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Edgar

Sadly Missed
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Everything posted by Edgar

  1. I do most humbly apologise; I did not realise that, having reached an age when I feel my hand skills are no longer good enough, it also precludes me from having an opinion and trying to help a questioner. Perhaps you would care to show any occasion when I've said that a modeller shouldn't do what he likes with his own kit? Funny, really, since I always strove to get photos of real aircraft, and make my models look as much like them as possible, which is why I supplied that horrifyingly negative photo of a real aircraft.
  2. I've used this photo, many times, to illustrate what a well-used airframe can look like. Black dirt does not ooze through panel lines, and it seems to be generally forgotten that many panels were overlapped, substantially riveted, then covered by two or three coats of paint. Add in that the overlaps, as far as possible, went from front to back, the deepest gauge, on the fuselage, was less than .75mm, and less than .5mm on the wing, and the question has to be, how would thick black dirt a. get through, then b. stick there?
  3. All spitfires were supplied with this locking device, and it was normally stowed to the right of the seat (where you can't see it.) When not in use, the elevators had a maximum droop of around 23 degrees, remembering that, when parked, the tailplane wasn't level to start with. Drooped elevators were very common, largely because the pilot would push the stick forward before getting out.
  4. The modification went onto the production line from 16-7-42, so, even if BM243 didn't have it when built, it should have been fitted during a major service, and it is, in fact, shown as having wing stiffening fitted before going to 453 Squadron.
  5. Without a modification ledger, like Vickers' item for the Spitfire, it's impossible to say exactly; the mirror addition was modification 179, and 177 was around November 1940. Supermarine began fitting one to the Spitfire on 24-9-40.
  6. There was nothing laid down, though it can be sometimes seen that the C.O. took the letter "A," and, when there were only two flights, A-M were used by "A" Flight, with N-Z going to "B" flight. Once wartime losses came into the equation, though, most of the convoluted plans went out of the window. A team of erks seem to have (largely) looked after the same letter, so, if it was lost, or worn out, the next airframe, given the same letter, was usually issued to them. A former 609 Squadron rigger told me how "his" Spitfire was always "PR-A" (but not the C.O.'s this time.) "The prat plane, we ca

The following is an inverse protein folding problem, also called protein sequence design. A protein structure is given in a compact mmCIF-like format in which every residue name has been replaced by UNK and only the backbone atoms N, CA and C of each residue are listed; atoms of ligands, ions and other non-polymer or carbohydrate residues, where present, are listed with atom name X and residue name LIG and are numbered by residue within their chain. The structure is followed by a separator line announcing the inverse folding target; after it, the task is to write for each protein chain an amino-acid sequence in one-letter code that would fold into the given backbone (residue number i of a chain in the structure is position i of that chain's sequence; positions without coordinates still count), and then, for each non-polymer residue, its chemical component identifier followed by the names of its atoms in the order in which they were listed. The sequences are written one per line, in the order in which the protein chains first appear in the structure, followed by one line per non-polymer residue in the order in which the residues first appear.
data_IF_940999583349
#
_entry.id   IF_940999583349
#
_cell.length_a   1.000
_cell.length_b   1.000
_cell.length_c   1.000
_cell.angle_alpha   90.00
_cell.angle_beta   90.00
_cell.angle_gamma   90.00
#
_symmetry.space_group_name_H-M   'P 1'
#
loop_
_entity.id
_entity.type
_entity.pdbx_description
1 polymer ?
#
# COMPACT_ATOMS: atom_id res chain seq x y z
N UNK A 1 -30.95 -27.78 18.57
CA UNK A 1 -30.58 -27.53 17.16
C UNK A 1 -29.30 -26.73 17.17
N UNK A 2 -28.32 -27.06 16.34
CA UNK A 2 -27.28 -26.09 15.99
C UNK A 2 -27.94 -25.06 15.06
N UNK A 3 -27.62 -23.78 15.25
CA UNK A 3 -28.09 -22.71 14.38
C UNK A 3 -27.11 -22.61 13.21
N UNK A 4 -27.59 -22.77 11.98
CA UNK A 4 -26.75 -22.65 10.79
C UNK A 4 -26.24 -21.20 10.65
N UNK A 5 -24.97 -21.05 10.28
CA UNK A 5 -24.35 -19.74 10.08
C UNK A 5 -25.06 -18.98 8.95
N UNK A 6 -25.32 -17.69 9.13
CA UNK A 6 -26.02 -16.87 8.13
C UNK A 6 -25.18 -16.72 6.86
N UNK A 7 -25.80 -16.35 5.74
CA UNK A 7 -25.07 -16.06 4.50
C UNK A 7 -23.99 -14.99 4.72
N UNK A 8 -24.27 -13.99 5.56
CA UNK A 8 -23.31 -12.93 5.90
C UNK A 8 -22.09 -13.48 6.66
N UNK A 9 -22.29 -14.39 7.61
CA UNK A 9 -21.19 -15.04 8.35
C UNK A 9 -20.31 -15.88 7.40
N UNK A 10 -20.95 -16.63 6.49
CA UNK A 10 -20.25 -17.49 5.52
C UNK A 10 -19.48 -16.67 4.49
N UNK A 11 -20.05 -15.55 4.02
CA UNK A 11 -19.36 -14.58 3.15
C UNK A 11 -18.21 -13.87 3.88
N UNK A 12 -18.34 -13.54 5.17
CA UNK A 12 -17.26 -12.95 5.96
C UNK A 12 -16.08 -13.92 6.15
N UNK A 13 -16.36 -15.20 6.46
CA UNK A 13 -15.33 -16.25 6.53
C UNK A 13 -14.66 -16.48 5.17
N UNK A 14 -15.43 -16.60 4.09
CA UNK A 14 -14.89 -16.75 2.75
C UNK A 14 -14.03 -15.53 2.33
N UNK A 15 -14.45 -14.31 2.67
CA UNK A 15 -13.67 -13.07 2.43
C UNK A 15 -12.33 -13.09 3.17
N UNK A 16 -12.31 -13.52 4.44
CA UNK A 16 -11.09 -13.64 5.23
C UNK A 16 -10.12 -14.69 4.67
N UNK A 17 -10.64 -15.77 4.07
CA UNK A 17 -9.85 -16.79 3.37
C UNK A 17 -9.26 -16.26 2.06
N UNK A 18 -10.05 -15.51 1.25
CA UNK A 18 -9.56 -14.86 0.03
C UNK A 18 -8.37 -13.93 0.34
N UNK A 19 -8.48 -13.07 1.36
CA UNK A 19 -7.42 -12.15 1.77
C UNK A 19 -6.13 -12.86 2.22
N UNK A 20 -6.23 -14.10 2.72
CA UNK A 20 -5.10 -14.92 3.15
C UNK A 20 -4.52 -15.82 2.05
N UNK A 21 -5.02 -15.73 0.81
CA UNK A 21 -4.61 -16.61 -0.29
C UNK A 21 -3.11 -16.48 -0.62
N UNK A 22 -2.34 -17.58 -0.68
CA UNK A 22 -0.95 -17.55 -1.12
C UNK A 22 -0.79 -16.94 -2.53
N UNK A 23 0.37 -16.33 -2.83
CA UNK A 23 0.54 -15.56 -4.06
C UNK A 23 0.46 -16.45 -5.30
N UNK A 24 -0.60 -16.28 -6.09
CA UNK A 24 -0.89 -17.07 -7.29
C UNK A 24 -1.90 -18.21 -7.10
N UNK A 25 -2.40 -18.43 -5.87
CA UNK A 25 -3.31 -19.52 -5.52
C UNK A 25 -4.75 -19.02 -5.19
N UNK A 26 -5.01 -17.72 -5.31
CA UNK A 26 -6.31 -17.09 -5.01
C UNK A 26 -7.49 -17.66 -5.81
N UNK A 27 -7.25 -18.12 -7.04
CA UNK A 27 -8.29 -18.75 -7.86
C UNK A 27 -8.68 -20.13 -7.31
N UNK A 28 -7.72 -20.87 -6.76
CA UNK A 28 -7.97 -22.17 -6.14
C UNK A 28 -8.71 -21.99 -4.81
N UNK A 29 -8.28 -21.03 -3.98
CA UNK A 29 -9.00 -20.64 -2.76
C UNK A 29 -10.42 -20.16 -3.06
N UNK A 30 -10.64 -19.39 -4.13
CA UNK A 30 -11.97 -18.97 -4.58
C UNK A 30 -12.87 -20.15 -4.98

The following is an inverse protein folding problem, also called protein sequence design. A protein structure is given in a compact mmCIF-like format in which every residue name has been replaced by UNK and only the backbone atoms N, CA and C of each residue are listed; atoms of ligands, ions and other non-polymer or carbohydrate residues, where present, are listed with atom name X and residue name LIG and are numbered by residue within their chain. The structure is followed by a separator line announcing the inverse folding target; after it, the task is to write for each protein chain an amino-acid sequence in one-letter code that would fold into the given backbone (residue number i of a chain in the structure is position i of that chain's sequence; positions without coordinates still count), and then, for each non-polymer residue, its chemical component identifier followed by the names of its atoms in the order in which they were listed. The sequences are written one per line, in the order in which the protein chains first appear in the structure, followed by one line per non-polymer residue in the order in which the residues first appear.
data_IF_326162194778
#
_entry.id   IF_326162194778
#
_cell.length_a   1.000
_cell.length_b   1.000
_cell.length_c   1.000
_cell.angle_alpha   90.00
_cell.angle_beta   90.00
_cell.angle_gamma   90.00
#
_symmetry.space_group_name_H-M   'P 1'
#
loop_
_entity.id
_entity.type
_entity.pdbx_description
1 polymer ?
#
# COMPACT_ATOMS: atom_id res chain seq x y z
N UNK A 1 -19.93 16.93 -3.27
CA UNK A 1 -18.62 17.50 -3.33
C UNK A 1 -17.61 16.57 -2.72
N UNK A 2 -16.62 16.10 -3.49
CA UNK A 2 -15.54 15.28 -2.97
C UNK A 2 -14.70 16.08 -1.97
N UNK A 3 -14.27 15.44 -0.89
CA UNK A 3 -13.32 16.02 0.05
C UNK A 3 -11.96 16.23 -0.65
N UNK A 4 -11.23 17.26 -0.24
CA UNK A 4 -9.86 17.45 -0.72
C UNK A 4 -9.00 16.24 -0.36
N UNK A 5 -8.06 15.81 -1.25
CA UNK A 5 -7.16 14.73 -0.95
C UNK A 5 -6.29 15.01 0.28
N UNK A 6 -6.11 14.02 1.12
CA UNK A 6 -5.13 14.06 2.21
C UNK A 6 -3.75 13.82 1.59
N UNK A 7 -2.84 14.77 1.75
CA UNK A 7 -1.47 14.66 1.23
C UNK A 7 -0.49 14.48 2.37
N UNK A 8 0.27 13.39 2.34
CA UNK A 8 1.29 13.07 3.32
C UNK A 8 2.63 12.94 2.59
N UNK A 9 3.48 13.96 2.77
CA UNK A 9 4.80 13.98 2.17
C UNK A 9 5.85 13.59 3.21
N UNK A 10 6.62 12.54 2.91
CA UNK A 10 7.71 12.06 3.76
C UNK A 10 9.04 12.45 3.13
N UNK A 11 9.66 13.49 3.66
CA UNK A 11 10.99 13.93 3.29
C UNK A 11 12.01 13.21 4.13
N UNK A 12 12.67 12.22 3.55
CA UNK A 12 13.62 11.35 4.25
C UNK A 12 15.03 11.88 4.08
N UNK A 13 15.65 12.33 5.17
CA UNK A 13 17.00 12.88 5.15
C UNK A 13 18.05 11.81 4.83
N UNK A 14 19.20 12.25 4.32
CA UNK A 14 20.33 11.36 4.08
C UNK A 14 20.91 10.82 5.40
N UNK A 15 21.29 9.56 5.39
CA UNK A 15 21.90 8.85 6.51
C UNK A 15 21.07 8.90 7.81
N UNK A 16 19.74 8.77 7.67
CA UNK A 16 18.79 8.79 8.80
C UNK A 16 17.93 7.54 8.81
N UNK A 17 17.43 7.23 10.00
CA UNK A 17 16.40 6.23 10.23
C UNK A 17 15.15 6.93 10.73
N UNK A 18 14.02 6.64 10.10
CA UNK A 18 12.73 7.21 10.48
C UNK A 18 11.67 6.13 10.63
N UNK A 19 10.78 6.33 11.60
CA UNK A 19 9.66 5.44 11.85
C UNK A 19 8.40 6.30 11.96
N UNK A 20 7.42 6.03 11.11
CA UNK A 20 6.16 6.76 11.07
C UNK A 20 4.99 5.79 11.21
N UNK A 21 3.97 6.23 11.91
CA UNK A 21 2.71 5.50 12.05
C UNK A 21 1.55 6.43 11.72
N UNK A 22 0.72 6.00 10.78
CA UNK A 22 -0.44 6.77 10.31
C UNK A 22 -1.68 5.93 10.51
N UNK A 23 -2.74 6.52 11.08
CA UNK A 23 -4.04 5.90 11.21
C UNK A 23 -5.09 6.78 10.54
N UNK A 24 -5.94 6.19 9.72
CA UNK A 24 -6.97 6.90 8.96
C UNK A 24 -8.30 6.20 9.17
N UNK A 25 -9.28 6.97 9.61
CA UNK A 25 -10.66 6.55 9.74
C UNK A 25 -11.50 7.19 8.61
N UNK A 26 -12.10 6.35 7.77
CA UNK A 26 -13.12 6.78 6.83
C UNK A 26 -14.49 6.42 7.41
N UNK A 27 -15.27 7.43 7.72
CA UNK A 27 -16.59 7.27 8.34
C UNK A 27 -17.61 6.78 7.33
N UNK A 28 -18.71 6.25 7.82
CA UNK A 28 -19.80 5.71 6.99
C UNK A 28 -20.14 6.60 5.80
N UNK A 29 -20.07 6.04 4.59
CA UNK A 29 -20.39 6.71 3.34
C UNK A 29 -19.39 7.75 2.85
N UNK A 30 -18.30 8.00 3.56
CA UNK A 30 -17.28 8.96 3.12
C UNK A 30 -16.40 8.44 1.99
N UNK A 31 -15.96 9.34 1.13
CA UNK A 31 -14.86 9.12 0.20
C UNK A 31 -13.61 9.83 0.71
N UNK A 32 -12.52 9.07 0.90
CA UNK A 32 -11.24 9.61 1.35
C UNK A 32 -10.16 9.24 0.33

7. This is another reason why I'm often loth to get too pedantic on some subjects; there might not have been a Ib, but Supermarine did plan for it, since it appears, on at least three occasions, in the Vickers Spitfire/Seafire modification ledger, dated as late as August 1941. The item, below, is the cocking lever fitted to early cannon-winged Spitfires, which enabled the pilot to leave cocking of the cannon until combat was joined. Due to the normal practice of guns being cocked on the ground, leaving the breeches open, they often froze solid, making them inoperative. Specially-made rubber cov
  8. This might have absolutely nothing to do with it, in which case I apologise, but, on the Spitfire IX, they suffered a spate of windscreens misting over during turns at height, and this was put down to exhaust particles freezing onto the glass, being a mixture of a longer nose, and disturbed airflow due to the odd bumps on the upper cowling. Deflector plates, above and behind the exhausts (similar to those used for combatting glare in 1940) cured the problem, but seem to have been rejected (more blockage to view, perhaps?) since they were never fitted, but I have read that exhausts were angle
  9. Yes, it does; they're the slightly flashed-over triangles tight against the wheel wells. It's possible that trying to mould them as pure holes would have risked damage to over-thin plastic. I've seen it said that there were removable covers for those holes, which kept the cases in place until they could be removed after landing, but all the photos I've seen just seem to show black holes. On L1007, the first cannon-armed airframe, there appear to be thin fairings over the shell ports, but there's no indication (that I've seen) to say whether the next batch of 30 sets had the same set-up.